340B Drug Pricing Program

pillsToday’s blog comes to us from the American Hospital Association’s Executive Vice President of Government Relations and Public Policy Tom NickelsThe focus is on the importance of the 340B Drug Pricing Program, which benefits vulnerable populations and communities. Among other things, the program provides important discounts, on drug prices, to hospitals that serve those who are struggling to afford the rising costs of medication. The pharmaceutical industry wants to do away with the program.

In a letter to the Health Resources and Services Administration (HRSA), Arizona Hospital and Healthcare Association (AzHHA) Senior Vice President for Policy Development, Debbie Johnston, wrote:

AzHHA strongly supports the 340B program’s current intent and purpose. It has enabled eligible hospitals and other covered entities to stretch scarce federal resources to support, expand and improve access to healthcare services in their communities. AzHHA members have used savings derived from the program to:

  • Provide financial assistance to patients unable to afford their prescriptions;
  • Fund and expand access to medical services, such as obstetrics, oncology and pediatrics;
  • Provide clinical pharmacy services relating to chronic disease and medication management;
  • Offer free immunizations; and 
  • Expand community outreach and education programs.

340bFor more on the 340B Drug Pricing program, you can watch a short video put together by the American Hospital Association or read the AHA blog below.

 Every day, we see stories about the exorbitant costs of prescription drugs and the serious challenges they pose for individuals and the entire health care system.

One program that has a 25-year track record of improving access to medications and health care services for people in vulnerable communities is the 340B Drug Pricing Program.

It requires pharmaceutical manufacturers participating in Medicaid to sell many outpatient drugs at discounted prices to health care organizations that care for large numbers of uninsured and low-income patients. Eligible hospitals use 340B savings to provide, among other services, local access to drugs and treatments for cancer patients, clinical pharmacy services, community outreach programs, free vaccinations and transportation to patients for follow-up appointments.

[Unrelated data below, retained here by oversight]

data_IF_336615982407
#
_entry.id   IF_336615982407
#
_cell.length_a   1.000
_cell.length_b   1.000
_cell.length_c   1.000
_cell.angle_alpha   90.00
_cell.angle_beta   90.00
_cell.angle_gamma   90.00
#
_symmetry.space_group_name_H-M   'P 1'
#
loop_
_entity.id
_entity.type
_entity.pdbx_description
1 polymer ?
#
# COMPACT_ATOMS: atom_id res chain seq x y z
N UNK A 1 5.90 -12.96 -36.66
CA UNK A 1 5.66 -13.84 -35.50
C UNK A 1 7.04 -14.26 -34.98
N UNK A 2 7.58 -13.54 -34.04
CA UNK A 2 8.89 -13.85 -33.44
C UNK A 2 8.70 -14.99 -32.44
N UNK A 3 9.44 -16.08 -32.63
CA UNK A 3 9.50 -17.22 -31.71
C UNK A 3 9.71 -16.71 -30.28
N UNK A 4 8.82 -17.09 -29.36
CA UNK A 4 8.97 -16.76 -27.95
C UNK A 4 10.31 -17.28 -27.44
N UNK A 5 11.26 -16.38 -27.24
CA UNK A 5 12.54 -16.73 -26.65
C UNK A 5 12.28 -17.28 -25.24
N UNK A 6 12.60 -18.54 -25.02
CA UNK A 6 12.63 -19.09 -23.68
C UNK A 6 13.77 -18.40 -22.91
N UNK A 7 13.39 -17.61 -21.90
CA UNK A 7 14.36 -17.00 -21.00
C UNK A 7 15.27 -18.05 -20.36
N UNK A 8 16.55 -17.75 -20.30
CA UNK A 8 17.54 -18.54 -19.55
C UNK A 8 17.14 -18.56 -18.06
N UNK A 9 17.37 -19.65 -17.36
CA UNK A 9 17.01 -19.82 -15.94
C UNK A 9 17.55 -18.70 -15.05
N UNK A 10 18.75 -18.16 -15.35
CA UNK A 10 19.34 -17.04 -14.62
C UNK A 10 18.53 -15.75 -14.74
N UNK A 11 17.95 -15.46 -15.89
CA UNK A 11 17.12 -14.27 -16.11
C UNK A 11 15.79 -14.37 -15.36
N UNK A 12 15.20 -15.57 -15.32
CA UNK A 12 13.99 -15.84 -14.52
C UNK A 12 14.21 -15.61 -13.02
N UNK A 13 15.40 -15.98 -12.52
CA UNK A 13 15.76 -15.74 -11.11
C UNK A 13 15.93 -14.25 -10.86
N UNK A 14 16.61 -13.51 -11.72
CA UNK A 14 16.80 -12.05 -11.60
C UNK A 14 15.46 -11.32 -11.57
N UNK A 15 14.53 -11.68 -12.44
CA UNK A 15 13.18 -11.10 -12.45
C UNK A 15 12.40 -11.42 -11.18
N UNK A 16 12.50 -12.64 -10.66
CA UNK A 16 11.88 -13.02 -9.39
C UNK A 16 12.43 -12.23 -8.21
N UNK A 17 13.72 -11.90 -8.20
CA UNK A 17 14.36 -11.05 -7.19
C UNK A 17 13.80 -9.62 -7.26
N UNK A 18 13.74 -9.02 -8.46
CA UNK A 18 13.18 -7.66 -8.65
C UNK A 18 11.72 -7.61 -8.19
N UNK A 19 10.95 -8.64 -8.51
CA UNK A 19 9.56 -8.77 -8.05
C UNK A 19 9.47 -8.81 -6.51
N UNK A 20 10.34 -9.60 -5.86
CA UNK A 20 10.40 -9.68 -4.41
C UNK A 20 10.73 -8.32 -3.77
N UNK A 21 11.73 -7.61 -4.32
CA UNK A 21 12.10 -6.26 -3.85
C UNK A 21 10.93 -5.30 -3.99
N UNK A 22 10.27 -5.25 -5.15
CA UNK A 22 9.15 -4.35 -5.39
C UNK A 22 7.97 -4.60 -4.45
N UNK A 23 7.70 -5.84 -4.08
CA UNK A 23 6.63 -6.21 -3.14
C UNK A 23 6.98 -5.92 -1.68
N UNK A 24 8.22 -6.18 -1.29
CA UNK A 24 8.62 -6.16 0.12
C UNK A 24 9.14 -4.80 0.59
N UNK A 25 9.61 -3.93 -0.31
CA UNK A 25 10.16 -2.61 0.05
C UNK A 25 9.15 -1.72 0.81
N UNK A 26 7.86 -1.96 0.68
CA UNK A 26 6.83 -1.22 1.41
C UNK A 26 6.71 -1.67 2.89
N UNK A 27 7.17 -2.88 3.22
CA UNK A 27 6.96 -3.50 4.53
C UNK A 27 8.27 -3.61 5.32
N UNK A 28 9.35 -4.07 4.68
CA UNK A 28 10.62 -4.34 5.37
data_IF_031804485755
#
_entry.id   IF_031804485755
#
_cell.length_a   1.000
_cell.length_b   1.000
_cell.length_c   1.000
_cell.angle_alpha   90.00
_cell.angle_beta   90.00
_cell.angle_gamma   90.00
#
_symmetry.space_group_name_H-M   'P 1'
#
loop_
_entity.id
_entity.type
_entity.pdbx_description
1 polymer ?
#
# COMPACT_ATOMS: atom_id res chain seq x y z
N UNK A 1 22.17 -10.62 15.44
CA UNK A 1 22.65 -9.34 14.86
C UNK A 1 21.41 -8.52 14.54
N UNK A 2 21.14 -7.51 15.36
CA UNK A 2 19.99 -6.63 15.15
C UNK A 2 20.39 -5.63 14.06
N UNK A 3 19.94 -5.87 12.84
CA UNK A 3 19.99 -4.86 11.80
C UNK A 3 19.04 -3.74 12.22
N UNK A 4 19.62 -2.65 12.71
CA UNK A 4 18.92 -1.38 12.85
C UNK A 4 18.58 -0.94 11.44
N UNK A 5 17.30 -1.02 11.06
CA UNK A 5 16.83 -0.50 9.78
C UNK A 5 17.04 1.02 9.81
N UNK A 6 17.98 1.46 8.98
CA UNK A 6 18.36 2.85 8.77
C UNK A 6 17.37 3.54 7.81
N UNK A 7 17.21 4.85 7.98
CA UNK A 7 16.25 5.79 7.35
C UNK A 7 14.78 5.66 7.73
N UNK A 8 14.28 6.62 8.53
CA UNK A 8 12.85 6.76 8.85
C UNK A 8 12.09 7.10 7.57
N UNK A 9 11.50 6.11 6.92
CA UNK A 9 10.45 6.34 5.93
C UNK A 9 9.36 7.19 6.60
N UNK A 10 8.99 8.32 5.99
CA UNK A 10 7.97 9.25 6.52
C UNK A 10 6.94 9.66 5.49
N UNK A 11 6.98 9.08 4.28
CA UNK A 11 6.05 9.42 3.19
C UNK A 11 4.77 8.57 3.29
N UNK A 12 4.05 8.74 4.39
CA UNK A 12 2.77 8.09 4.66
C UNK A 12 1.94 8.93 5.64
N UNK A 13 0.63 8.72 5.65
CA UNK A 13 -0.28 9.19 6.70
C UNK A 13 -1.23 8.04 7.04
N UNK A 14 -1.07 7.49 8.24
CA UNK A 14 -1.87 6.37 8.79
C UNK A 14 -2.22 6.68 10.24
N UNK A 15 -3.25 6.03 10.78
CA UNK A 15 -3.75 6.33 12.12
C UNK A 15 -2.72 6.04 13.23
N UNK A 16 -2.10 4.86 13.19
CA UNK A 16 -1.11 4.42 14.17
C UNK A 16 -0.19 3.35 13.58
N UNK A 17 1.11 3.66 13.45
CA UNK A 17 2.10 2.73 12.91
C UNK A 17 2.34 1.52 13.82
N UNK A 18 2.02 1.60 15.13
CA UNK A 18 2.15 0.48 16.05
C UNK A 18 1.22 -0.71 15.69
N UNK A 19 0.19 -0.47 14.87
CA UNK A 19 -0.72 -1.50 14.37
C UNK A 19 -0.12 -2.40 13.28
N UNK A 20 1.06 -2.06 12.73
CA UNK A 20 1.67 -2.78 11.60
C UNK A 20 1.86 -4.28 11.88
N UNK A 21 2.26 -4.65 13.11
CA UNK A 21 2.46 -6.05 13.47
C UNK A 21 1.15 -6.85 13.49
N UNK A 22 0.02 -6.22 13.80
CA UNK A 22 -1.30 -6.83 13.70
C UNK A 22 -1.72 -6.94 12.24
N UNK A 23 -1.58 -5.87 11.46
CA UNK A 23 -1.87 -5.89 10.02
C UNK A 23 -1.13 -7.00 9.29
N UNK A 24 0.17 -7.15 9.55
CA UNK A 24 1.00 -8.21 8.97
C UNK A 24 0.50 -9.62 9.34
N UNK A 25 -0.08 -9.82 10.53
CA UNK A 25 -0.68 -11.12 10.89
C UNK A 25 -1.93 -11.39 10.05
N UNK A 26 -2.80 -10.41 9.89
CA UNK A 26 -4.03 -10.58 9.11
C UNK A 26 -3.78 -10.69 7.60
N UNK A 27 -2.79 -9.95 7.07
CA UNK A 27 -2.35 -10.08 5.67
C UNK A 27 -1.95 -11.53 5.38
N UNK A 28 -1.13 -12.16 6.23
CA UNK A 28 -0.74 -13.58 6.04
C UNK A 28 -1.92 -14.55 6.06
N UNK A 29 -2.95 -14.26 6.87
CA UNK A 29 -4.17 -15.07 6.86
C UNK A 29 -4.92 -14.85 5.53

For example, the 340B program helps support the indigent drug program at Sacred Heart Hospital, which is the largest  provider of care to low-income individuals in Pensacola, FL. “The program sets up accounts for uninsured patients who frequently visit our Emergency Department because they cannot afford the medications they need to manage illnesses such as diabetes and high blood pressure,” Susan Davis, president and CEO of Sacred Heart Health System, writes in the Pensacola News Journal. “Thanks to the 340B program, Sacred Heart allows these patients to get their outpatient drugs at free or reduced cost and better control their medical conditions.”

Riverside University Health System, a safety-net provider in Riverside County, CA, uses 340B savings to fund medications for patients with no ability to pay. The program has “helped us embed clinical pharmacists in our outpatient clinics who help patients achieve the best outcome with medications, and continuing chemotherapy infusions for all patients,” writes Greg Prouty, chief pharmacist for the Riverside University Health System Medical Center, in an Op-Ed in the Press Enterprise.

And in Vermont, the 340B is critical to Rutland Regional Medical Center’s ability to care for patients. “Rutland’s Foley Cancer Center provides high-quality oncology care,” writes Jonathan Reynolds, a senior director at the medical center, in an Op-Ed for the Rutland Herald. “Patients would otherwise have to drive to Burlington or Hanover, New Hampshire, to receive chemotherapy or other oncology services … Without 340B, it is possible that Rutland Regional would have to rethink the services it provides, including possible elimination of some cancer services.”

The 340B program is not a financial burden to taxpayers and represents about only 2 percent of the pharmaceutical industry’s $457 billion in U.S. sales annually. However, the pharmaceutical industry continues to malign the program in hopes of scaling it back or eliminating it – yielding even bigger profits for themselves. That would have devastating consequences for vulnerable populations and communities across the country.  

Congress should preserve the 340B program and protect patients and communities.  

 

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